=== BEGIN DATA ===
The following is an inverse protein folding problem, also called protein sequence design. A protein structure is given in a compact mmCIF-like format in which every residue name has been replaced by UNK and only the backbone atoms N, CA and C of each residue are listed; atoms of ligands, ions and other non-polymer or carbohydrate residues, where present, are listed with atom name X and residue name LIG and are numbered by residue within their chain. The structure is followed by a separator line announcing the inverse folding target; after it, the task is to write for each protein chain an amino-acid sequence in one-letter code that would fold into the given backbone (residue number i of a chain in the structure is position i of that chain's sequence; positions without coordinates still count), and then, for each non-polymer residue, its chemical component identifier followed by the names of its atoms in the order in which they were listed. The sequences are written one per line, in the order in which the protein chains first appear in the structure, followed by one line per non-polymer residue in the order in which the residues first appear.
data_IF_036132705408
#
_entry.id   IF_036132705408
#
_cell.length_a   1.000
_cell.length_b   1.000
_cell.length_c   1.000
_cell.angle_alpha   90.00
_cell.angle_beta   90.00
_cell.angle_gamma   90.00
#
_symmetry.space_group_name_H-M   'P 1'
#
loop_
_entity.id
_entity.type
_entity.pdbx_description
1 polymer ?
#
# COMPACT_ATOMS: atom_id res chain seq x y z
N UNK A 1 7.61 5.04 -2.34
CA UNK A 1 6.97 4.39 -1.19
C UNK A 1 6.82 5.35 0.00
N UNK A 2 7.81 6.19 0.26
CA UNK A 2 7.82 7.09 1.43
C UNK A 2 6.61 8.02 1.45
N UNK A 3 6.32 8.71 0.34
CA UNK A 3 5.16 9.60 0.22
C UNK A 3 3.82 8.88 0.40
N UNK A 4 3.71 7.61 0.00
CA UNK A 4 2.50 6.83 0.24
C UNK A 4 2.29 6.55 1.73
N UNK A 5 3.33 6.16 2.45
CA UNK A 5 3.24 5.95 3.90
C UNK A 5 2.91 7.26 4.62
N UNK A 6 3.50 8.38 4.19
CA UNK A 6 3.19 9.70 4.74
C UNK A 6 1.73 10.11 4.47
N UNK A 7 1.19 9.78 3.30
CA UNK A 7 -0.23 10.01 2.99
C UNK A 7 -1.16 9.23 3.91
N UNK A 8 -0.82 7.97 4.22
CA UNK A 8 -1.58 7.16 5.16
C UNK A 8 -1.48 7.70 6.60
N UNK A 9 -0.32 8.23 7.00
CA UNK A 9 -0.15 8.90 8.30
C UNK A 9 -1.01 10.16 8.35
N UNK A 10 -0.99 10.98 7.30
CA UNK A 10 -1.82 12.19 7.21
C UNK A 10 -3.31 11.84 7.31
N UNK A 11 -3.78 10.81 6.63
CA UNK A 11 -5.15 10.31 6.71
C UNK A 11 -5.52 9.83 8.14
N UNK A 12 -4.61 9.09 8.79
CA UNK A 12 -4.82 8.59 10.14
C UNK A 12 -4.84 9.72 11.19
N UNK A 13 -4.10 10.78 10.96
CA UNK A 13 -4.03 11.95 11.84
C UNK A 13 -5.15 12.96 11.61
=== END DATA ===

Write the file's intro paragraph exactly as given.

The following is an inverse protein folding problem, also called protein sequence design. A protein structure is given in a compact mmCIF-like format in which every residue name has been replaced by UNK and only the backbone atoms N, CA and C of each residue are listed; atoms of ligands, ions and other non-polymer or carbohydrate residues, where present, are listed with atom name X and residue name LIG and are numbered by residue within their chain. The structure is followed by a separator line announcing the inverse folding target; after it, the task is to write for each protein chain an amino-acid sequence in one-letter code that would fold into the given backbone (residue number i of a chain in the structure is position i of that chain's sequence; positions without coordinates still count), and then, for each non-polymer residue, its chemical component identifier followed by the names of its atoms in the order in which they were listed. The sequences are written one per line, in the order in which the protein chains first appear in the structure, followed by one line per non-polymer residue in the order in which the residues first appear.